Cannabis use at a young age is associated with psychotic experiences

Rudolf Magnus Institute of Neuroscience, University Medical Centre Utrecht, Department of Psychiatry, The Netherlands.
Psychological Medicine (Impact Factor: 5.94). 10/2010; 41(6):1-10. DOI: 10.1017/S003329171000187X
Source: PubMed


BACKGROUND: Cannabis use is associated with psychosis and a range of subclinical psychiatric symptoms. The strength of this association depends on dosage and age at first use. The current study investigates whether level of cannabis exposure and starting age are associated with specific profiles of subclinical symptoms.MethodWe collected cross-sectional data from a young adult population sample by administering an online version of the Community Assessment of Psychic Experiences (CAPE). Cannabis exposure was quantified as the amount of Euros spent on cannabis per week and the age of initial cannabis use. The primary outcome measure was the odds ratio (OR) to belong to the highest 10% of scores on the total CAPE and the positive-, negative- and depressive symptom dimensions. RESULTS: In 17 698 adolescents (mean age 21.6, s.d.=4.2 years), cannabis use at age 12 years or younger was strongly associated with a top 10% score on psychotic experiences [OR 3.1, 95% confidence interval (CI) 2.1-4.3] and to a lesser degree with negative symptoms (OR 1.7, 95% CI 1.1-2.5). The OR of heavy users (>€25/week) for negative symptoms was 3.4 (95% CI 2.9-4.1), for psychotic experiences 3.0 (95% CI 2.4-3.6), and for depressive symptoms 2.8 (95% CI 2.3-3.3). CONCLUSIONS: Early start of cannabis use is strongly associated with subclinical psychotic symptoms and to a lesser degree with negative symptoms, while smoking high amounts of cannabis is associated with increased levels of all three symptom dimensions: psychotic, negative and depressive. These results support the hypothesis that the impact of cannabis use is age specific.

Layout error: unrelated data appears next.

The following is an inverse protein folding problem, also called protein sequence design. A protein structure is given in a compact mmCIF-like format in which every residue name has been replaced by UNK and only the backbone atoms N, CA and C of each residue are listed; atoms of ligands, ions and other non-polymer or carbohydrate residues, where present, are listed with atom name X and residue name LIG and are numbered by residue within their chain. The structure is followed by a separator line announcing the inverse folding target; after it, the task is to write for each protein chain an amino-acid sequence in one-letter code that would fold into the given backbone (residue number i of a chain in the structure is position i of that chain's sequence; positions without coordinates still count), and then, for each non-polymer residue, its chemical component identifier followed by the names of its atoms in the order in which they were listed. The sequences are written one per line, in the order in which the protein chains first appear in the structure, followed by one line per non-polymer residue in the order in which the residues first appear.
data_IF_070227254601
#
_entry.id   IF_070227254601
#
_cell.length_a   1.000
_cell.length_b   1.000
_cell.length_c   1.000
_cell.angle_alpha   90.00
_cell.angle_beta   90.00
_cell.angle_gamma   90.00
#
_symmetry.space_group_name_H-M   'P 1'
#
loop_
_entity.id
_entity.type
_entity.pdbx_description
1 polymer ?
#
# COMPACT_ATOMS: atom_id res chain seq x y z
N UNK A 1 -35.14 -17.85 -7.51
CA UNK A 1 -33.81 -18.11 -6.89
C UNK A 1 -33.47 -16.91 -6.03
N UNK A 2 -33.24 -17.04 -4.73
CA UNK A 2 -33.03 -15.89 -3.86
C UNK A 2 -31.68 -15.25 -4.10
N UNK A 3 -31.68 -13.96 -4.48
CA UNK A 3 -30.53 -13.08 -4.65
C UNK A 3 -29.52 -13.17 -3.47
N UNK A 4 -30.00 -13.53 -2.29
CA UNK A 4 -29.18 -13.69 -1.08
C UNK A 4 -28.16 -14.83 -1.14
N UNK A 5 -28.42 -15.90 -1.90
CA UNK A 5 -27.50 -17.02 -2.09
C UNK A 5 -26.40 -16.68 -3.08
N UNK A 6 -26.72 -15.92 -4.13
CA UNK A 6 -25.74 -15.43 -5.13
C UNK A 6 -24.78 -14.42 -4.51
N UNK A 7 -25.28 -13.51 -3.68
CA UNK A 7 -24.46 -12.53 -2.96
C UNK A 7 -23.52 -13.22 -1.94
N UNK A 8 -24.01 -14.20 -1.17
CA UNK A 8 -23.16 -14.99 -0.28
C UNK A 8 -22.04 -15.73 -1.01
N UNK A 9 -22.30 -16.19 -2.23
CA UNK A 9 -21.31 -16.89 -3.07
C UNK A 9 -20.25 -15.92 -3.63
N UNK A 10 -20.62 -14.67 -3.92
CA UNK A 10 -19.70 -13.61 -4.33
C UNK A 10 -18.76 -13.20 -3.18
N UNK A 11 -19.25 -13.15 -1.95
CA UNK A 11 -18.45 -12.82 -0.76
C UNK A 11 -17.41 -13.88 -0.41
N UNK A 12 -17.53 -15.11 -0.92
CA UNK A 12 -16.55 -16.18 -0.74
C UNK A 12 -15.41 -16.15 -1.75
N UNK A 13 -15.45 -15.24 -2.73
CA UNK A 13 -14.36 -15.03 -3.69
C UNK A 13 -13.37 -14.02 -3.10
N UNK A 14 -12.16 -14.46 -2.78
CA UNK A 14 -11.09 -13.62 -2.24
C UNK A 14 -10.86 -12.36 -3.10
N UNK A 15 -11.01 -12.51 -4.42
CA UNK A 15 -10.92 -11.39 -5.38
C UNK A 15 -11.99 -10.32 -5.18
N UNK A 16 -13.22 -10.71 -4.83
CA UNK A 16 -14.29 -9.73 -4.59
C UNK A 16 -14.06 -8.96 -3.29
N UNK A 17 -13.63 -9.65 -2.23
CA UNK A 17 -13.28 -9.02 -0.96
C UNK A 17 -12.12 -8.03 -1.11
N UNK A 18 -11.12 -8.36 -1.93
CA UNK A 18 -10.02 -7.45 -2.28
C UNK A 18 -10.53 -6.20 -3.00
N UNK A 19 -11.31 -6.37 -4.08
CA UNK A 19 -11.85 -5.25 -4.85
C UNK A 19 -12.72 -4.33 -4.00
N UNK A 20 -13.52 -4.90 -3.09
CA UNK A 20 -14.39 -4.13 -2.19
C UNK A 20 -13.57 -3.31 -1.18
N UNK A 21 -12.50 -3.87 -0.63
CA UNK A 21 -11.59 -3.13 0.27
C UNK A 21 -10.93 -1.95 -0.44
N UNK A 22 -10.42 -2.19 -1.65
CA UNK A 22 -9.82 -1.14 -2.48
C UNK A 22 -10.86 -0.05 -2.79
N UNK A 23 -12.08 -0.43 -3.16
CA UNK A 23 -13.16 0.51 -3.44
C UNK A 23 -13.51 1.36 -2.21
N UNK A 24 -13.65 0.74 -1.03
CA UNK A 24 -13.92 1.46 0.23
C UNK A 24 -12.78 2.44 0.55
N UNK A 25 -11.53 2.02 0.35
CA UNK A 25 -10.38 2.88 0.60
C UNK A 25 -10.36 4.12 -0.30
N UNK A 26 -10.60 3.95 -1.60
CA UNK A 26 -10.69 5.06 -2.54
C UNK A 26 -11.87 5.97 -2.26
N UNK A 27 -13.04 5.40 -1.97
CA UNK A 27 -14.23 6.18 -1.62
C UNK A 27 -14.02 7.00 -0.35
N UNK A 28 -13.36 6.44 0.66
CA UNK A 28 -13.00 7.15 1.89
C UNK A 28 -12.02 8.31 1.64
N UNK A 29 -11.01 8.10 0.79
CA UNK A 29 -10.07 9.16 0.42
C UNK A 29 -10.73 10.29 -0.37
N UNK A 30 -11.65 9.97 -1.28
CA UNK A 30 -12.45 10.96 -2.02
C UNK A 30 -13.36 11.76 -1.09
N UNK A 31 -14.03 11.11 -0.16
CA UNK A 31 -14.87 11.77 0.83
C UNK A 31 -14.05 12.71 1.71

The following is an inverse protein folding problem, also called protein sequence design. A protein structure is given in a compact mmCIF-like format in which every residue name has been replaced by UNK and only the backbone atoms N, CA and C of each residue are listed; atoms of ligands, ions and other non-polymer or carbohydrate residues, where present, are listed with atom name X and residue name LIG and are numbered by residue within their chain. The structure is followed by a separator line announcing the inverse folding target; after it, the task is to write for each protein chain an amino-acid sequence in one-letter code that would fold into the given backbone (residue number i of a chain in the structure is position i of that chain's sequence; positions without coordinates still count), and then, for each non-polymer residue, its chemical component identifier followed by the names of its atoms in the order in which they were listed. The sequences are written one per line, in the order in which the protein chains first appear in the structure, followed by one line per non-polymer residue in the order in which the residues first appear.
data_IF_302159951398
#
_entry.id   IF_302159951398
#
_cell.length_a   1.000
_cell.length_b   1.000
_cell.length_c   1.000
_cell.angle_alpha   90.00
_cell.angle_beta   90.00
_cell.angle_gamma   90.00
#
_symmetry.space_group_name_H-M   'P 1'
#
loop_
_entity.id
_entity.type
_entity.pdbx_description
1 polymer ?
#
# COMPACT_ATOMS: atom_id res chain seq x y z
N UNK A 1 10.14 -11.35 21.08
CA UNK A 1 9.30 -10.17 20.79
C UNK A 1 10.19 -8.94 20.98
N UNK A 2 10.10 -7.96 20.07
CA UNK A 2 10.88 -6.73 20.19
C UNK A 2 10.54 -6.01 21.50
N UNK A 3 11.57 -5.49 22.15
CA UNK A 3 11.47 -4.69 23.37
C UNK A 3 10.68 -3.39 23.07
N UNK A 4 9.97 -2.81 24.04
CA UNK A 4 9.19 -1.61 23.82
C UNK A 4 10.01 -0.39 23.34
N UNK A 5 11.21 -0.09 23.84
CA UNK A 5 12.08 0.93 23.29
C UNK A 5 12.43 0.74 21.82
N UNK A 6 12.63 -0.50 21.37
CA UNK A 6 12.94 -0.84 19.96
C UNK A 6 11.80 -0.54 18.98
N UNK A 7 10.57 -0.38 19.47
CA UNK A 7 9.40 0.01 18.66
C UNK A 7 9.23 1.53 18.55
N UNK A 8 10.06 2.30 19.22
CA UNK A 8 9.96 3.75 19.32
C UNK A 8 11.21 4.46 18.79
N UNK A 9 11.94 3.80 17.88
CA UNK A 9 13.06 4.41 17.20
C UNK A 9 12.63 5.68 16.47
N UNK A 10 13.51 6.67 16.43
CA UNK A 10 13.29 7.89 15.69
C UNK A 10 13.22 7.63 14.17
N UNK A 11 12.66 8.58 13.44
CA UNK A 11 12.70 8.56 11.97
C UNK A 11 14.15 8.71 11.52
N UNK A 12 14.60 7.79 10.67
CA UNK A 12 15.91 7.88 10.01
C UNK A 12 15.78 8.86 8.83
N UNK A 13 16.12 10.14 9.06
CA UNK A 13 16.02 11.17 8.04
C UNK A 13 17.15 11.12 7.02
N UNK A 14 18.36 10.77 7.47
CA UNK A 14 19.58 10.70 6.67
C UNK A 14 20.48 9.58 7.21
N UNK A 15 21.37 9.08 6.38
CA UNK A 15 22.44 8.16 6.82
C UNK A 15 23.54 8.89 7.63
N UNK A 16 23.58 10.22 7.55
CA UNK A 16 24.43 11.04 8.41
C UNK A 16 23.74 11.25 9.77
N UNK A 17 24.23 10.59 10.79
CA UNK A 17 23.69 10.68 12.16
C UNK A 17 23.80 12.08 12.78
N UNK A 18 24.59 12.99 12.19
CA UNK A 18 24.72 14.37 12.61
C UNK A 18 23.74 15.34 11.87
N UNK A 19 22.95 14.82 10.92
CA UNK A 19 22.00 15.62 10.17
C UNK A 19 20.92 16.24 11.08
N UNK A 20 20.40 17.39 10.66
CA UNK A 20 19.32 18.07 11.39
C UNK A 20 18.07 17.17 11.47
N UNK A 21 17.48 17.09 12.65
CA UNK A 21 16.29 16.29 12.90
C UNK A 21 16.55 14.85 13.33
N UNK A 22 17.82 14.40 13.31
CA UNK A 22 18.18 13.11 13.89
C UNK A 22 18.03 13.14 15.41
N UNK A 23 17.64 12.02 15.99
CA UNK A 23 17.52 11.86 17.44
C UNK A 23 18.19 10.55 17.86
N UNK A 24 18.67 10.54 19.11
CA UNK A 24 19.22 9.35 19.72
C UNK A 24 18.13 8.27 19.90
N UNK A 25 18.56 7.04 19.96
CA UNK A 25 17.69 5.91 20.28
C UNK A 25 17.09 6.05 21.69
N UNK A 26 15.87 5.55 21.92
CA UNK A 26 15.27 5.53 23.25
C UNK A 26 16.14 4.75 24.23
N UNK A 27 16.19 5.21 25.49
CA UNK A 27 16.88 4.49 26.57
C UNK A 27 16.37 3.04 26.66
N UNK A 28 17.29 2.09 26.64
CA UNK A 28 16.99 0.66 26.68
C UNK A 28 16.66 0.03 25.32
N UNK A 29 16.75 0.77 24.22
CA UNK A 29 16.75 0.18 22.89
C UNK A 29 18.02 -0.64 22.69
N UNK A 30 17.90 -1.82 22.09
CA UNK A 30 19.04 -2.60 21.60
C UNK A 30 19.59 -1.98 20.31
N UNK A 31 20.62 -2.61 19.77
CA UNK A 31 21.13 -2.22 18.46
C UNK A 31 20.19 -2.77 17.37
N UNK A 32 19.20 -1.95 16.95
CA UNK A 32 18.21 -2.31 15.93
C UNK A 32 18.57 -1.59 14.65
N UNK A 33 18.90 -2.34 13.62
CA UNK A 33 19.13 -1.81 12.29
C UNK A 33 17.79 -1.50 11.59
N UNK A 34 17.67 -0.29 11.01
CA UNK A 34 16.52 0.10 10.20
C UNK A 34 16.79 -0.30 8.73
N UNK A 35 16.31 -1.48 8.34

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Available from: Marco PM Boks, Jun 10, 2015
    • "The questionnaire has been used in genetic research (e.g., Stefanis et al., 2007), experimental research (e.g., Lincoln et al., 2010a), and studies that aim to elucidate the risk factors of schizophrenia, such as child abuse (e.g., DeRosse et al., 2014) or cannabis use (e.g., Schubart et al., 2011). Despite the CAPE's wide application, the validity of its original factor structure has not always been replicated. "
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